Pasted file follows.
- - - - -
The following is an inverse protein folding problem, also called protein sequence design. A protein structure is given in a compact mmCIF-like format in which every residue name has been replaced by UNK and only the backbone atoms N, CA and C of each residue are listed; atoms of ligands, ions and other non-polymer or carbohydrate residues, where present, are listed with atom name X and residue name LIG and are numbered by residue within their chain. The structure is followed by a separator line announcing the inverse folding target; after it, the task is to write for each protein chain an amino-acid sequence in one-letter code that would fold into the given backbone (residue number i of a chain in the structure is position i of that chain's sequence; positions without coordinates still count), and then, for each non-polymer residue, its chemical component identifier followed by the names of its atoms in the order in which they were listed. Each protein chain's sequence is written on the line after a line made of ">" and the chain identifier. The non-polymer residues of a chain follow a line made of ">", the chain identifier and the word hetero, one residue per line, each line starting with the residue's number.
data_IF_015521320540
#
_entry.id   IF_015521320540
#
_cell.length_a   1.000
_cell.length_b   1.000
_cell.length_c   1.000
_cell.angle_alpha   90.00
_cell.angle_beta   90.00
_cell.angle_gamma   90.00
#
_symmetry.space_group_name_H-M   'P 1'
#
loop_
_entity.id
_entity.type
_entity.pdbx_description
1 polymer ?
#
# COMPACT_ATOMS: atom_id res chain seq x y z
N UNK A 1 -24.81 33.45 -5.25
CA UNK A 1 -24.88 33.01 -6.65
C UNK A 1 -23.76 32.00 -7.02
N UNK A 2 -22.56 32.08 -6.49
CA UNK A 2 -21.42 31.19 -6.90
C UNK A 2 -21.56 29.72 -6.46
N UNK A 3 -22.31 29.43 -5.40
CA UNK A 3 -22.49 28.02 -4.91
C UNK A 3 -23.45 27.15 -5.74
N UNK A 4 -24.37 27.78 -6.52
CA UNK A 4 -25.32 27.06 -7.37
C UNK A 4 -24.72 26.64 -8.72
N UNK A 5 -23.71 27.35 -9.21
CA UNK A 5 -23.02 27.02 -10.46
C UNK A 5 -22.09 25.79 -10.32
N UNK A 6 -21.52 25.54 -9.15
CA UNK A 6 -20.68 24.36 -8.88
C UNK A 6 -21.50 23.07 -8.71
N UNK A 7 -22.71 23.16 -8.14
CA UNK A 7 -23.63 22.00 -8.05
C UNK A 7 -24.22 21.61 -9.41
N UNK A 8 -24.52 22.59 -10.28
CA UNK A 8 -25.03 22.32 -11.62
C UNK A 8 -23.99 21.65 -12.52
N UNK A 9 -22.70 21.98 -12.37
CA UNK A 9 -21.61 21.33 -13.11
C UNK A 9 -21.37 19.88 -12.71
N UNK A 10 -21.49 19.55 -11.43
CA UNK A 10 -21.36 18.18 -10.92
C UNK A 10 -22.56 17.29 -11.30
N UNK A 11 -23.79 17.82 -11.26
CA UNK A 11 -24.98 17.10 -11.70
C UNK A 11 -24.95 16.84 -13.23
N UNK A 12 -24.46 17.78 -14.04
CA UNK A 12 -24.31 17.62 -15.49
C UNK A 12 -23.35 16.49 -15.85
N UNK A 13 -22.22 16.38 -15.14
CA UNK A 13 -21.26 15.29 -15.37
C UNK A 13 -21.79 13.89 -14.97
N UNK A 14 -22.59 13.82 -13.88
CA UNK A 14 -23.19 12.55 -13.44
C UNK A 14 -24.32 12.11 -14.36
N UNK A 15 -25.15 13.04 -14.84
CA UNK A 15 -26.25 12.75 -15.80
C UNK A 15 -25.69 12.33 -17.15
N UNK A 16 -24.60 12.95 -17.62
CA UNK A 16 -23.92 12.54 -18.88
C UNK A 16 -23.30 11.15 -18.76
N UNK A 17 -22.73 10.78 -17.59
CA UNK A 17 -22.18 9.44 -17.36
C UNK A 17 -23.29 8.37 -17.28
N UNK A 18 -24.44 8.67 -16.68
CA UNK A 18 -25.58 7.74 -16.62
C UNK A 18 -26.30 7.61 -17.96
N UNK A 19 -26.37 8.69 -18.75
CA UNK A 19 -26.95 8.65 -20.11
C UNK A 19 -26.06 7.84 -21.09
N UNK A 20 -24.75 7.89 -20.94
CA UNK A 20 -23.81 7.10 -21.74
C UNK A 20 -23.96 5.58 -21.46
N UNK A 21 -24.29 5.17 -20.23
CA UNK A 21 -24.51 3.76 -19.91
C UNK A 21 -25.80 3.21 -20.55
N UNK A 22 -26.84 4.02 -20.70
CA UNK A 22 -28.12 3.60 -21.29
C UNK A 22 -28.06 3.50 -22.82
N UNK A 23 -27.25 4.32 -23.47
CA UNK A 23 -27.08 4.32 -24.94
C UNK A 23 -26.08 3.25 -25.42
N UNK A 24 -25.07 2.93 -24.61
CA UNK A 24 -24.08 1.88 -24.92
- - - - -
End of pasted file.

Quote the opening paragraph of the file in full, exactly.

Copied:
The following is an inverse protein folding problem, also called protein sequence design. A protein structure is given in a compact mmCIF-like format in which every residue name has been replaced by UNK and only the backbone atoms N, CA and C of each residue are listed; atoms of ligands, ions and other non-polymer or carbohydrate residues, where present, are listed with atom name X and residue name LIG and are numbered by residue within their chain. The structure is followed by a separator line announcing the inverse folding target; after it, the task is to write for each protein chain an amino-acid sequence in one-letter code that would fold into the given backbone (residue number i of a chain in the structure is position i of that chain's sequence; positions without coordinates still count), and then, for each non-polymer residue, its chemical component identifier followed by the names of its atoms in the order in which they were listed. Each protein chain's sequence is written on the line after a line made of ">" and the chain identifier. The non-polymer residues of a chain follow a line made of ">", the chain identifier and the word hetero, one residue per line, each line starting with the residue's number.